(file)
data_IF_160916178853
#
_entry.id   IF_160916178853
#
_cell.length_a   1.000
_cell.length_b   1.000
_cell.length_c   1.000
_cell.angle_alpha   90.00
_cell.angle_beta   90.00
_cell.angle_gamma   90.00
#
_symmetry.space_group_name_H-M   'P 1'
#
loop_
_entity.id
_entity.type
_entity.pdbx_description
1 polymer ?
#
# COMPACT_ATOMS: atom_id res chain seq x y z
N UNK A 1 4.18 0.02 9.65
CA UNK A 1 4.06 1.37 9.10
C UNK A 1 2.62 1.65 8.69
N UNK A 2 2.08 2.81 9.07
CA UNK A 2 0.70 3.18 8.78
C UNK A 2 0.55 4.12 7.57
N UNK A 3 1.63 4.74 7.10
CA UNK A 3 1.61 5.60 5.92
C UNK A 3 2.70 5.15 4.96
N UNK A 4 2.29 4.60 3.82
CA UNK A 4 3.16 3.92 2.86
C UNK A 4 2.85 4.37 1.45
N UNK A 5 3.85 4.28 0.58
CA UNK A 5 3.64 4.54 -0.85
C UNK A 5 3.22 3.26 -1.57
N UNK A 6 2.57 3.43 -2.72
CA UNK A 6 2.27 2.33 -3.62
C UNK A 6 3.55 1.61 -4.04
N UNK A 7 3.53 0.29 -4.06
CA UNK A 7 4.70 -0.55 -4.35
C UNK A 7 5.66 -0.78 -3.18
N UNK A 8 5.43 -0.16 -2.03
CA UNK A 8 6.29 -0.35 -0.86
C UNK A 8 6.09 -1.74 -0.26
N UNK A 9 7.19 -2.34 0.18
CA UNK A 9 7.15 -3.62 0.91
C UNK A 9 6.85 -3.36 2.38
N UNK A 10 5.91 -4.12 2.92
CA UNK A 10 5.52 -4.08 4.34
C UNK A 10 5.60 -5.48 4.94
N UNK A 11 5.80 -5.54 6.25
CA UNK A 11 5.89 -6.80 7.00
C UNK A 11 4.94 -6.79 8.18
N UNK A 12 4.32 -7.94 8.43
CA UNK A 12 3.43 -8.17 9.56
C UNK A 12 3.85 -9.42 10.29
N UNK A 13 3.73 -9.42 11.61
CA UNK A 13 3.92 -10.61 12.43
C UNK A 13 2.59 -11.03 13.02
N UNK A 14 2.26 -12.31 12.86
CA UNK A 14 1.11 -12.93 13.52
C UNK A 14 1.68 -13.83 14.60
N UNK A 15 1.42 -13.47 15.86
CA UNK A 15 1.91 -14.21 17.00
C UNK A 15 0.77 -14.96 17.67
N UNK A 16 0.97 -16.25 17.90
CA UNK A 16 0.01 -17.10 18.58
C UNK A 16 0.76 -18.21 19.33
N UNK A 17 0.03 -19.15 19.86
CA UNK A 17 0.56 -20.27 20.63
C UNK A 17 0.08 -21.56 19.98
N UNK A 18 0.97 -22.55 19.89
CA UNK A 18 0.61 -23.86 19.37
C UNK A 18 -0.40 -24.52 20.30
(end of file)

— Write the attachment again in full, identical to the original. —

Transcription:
data_IF_160916178853
#
_entry.id   IF_160916178853
#
_cell.length_a   1.000
_cell.length_b   1.000
_cell.length_c   1.000
_cell.angle_alpha   90.00
_cell.angle_beta   90.00
_cell.angle_gamma   90.00
#
_symmetry.space_group_name_H-M   'P 1'
#
loop_
_entity.id
_entity.type
_entity.pdbx_description
1 polymer ?
#
# COMPACT_ATOMS: atom_id res chain seq x y z
N UNK A 1 4.18 0.02 9.65
CA UNK A 1 4.06 1.37 9.10
C UNK A 1 2.62 1.65 8.69
N UNK A 2 2.08 2.81 9.07
CA UNK A 2 0.70 3.18 8.78
C UNK A 2 0.55 4.12 7.57
N UNK A 3 1.63 4.74 7.10
CA UNK A 3 1.61 5.60 5.92
C UNK A 3 2.70 5.15 4.96
N UNK A 4 2.29 4.60 3.82
CA UNK A 4 3.16 3.92 2.86
C UNK A 4 2.85 4.37 1.45
N UNK A 5 3.85 4.28 0.58
CA UNK A 5 3.64 4.54 -0.85
C UNK A 5 3.22 3.26 -1.57
N UNK A 6 2.57 3.43 -2.72
CA UNK A 6 2.27 2.33 -3.62
C UNK A 6 3.55 1.61 -4.04
N UNK A 7 3.53 0.29 -4.06
CA UNK A 7 4.70 -0.55 -4.35
C UNK A 7 5.66 -0.78 -3.18
N UNK A 8 5.43 -0.16 -2.03
CA UNK A 8 6.29 -0.35 -0.86
C UNK A 8 6.09 -1.74 -0.26
N UNK A 9 7.19 -2.34 0.18
CA UNK A 9 7.15 -3.62 0.91
C UNK A 9 6.85 -3.36 2.38
N UNK A 10 5.91 -4.12 2.92
CA UNK A 10 5.52 -4.08 4.34
C UNK A 10 5.60 -5.48 4.94
N UNK A 11 5.80 -5.54 6.25
CA UNK A 11 5.89 -6.80 7.00
C UNK A 11 4.94 -6.79 8.18
N UNK A 12 4.32 -7.94 8.43
CA UNK A 12 3.43 -8.17 9.56
C UNK A 12 3.85 -9.42 10.29
N UNK A 13 3.73 -9.42 11.61
CA UNK A 13 3.92 -10.61 12.43
C UNK A 13 2.59 -11.03 13.02
N UNK A 14 2.26 -12.31 12.86
CA UNK A 14 1.11 -12.93 13.52
C UNK A 14 1.68 -13.83 14.60
N UNK A 15 1.42 -13.47 15.86
CA UNK A 15 1.91 -14.21 17.00
C UNK A 15 0.77 -14.96 17.67
N UNK A 16 0.97 -16.25 17.90
CA UNK A 16 0.01 -17.10 18.58
C UNK A 16 0.76 -18.21 19.33
N UNK A 17 0.03 -19.15 19.86
CA UNK A 17 0.56 -20.27 20.63
C UNK A 17 0.08 -21.56 19.98
N UNK A 18 0.97 -22.55 19.89
CA UNK A 18 0.61 -23.86 19.37
C UNK A 18 -0.40 -24.52 20.30